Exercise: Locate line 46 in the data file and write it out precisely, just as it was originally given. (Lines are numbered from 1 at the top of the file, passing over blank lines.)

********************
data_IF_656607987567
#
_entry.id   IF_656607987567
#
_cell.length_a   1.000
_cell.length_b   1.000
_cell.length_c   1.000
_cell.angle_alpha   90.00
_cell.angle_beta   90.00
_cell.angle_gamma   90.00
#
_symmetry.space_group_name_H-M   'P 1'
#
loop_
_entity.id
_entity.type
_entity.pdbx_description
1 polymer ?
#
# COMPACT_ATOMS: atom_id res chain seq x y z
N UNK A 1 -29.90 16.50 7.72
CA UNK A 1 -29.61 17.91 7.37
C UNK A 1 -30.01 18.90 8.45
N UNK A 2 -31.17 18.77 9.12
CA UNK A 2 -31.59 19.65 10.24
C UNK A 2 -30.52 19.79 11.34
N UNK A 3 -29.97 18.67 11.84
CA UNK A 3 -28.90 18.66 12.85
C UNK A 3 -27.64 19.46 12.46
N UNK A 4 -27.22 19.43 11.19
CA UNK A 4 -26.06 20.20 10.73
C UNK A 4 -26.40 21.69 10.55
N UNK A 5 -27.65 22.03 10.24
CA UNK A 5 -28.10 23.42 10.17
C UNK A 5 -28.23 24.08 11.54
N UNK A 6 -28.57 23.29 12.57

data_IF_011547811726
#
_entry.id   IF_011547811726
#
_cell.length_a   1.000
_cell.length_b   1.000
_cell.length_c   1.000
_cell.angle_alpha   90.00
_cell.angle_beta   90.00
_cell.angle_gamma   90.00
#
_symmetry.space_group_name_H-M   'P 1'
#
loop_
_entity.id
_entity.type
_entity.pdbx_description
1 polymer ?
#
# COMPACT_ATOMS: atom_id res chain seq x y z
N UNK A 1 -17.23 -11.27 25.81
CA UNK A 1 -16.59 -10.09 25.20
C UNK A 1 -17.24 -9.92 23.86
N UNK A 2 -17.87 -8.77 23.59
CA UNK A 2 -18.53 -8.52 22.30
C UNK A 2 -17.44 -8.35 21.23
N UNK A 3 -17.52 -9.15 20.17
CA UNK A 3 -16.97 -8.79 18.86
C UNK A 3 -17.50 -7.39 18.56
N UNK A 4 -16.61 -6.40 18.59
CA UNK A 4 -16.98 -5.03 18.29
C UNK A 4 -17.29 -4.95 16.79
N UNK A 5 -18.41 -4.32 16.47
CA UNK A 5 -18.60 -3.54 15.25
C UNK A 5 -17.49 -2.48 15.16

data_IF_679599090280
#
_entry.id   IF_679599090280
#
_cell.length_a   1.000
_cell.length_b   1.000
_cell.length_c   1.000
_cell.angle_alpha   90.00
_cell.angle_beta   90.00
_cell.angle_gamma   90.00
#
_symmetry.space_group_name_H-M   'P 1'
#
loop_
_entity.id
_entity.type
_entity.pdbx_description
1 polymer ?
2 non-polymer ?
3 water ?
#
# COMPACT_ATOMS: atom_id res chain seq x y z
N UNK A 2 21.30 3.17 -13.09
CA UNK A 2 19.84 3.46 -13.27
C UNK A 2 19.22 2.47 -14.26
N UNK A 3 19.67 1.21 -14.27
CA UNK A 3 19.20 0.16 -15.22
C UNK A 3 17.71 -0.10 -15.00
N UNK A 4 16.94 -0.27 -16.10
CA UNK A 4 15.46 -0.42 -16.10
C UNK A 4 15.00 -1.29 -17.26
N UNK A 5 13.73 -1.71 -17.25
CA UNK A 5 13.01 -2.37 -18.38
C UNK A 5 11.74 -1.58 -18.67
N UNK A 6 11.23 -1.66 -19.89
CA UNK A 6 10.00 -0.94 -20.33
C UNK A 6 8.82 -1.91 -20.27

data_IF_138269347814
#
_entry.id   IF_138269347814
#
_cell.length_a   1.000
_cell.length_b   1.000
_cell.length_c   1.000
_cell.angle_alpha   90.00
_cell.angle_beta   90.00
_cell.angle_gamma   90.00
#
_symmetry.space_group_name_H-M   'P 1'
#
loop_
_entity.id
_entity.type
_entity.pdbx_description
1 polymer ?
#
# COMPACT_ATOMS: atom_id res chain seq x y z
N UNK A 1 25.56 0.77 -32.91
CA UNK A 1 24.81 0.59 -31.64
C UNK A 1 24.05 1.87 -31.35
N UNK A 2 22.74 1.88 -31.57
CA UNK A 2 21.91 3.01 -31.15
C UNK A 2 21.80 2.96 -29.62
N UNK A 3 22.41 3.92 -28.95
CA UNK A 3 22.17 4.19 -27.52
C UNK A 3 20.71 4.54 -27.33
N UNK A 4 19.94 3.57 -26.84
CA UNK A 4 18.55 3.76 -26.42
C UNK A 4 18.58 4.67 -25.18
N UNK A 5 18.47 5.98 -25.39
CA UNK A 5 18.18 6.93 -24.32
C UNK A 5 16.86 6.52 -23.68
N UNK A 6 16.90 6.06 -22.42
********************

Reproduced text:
_cell.angle_gamma   90.00